The Glass Woman by Caroline Lea

1. First lines. 2. Publisher: Penguin. 3. Gyrfalcon (Captive) Display by the Hawking Centre. By smudge9000. Licence: CC BY-SA 2.0 via flickr 4. Icelandic woman in the 18th century [public domain] via Wikimedia 5. A fisherman’s hut in Reykjavík in 1835 [public domain] via Wikimedia Background: Gígjökull, an outlet glacier extending from Eyjafjallajökull, Iceland. By Andreas Tille. Licence: CC BY-SA 3.0 via Wikimedia
I really liked this book.
Gripping from the very start, the story’s surprising chain of events keep the reader in suspense.

Rosa, a young woman living with her sick mother in a village in 17th Century Iceland, agrees to marry Jon, a wealthy man from a faraway community, because he will send food and supplies to her family when they marry. Even though she loves Pall, a childhood friend, she goes to live with her husband, who works hard and is very stern and secretive. Rosa is afraid of her husband and Petur, Jon’s helper. She knows that Jon’s first wife Anna has died mysteriously, and becomes suspicious. She becomes even more anxious when she hears strange noises coming from the loft.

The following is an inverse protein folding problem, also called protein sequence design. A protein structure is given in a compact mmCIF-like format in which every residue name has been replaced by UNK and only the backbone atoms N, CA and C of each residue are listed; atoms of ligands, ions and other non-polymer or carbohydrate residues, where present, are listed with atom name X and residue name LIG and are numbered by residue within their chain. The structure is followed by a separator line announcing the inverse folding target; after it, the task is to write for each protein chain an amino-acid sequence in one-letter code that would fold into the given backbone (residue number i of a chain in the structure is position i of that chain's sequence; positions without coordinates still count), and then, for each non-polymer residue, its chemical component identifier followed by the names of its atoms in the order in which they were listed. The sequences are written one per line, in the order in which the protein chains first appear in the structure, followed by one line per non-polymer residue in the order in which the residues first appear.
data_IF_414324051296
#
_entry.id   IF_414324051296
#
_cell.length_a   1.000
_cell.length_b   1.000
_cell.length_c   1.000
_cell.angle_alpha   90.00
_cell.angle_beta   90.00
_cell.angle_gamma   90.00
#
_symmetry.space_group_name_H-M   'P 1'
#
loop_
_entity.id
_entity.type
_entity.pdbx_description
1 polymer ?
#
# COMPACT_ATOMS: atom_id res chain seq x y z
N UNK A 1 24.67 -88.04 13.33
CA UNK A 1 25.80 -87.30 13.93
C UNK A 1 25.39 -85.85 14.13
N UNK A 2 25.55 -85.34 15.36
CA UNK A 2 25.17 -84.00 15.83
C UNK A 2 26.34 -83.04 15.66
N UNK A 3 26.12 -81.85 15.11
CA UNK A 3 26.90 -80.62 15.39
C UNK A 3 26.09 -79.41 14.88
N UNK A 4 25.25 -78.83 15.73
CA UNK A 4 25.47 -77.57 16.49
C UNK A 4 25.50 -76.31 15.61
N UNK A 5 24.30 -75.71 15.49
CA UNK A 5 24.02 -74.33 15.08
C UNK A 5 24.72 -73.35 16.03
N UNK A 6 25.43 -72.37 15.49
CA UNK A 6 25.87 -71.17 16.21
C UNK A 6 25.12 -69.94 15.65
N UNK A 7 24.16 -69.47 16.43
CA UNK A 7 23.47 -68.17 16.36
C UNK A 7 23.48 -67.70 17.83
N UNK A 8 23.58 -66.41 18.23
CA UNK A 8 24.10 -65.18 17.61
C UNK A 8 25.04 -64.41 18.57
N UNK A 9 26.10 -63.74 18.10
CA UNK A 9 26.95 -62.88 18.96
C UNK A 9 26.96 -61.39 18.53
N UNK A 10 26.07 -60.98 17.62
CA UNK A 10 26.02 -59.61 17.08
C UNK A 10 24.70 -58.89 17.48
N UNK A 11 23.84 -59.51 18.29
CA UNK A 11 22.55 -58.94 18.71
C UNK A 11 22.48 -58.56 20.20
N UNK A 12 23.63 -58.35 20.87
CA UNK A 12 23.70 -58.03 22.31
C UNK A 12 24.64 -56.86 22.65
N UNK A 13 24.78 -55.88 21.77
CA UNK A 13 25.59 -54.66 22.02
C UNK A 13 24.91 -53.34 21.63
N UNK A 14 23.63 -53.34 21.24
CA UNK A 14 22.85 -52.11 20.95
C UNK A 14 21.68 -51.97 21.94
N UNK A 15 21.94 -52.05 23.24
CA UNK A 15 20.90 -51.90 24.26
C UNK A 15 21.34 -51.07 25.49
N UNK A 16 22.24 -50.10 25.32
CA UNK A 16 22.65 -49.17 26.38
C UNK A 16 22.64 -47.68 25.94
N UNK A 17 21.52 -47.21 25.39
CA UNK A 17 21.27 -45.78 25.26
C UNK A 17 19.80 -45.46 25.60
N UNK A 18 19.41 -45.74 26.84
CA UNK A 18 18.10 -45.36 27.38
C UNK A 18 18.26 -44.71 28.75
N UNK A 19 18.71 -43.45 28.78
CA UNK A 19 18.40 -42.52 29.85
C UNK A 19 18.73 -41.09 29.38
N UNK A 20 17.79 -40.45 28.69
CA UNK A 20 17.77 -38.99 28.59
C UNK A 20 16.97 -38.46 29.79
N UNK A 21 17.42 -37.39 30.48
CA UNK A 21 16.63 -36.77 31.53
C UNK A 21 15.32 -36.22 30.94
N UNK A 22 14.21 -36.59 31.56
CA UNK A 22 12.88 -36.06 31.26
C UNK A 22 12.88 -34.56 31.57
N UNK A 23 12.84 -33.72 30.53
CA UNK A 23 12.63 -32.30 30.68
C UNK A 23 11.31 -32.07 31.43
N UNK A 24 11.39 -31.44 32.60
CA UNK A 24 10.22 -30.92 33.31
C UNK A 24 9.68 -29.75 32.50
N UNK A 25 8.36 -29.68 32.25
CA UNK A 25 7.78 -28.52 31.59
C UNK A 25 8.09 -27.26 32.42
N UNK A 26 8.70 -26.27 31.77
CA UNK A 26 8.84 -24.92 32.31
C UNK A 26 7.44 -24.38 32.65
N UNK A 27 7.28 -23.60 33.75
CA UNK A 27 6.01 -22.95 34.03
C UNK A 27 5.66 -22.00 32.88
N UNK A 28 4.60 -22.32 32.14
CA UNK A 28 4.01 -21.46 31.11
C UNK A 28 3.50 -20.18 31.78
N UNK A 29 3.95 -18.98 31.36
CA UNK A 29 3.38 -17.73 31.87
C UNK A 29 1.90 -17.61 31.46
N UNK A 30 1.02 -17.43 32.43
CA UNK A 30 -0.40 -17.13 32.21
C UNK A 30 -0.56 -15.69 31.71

“The sky was a wide blue eye above her. When it paled, near midnight, the sun would skim below the edge of the horizon, then resurface in a blink, shedding a milky half-light.”
“We walked back to the croft in silence. The witnessing moon sailed above, wide-eyed and watchful.”

Quotes from the book.

  • Readings: “This is a great historical mystery that uses Iceland’s pastoral landscape to its advantage. As the snow builds so does the mystery, and it is only when the ice melts that the truth is revealed.”
Other edition

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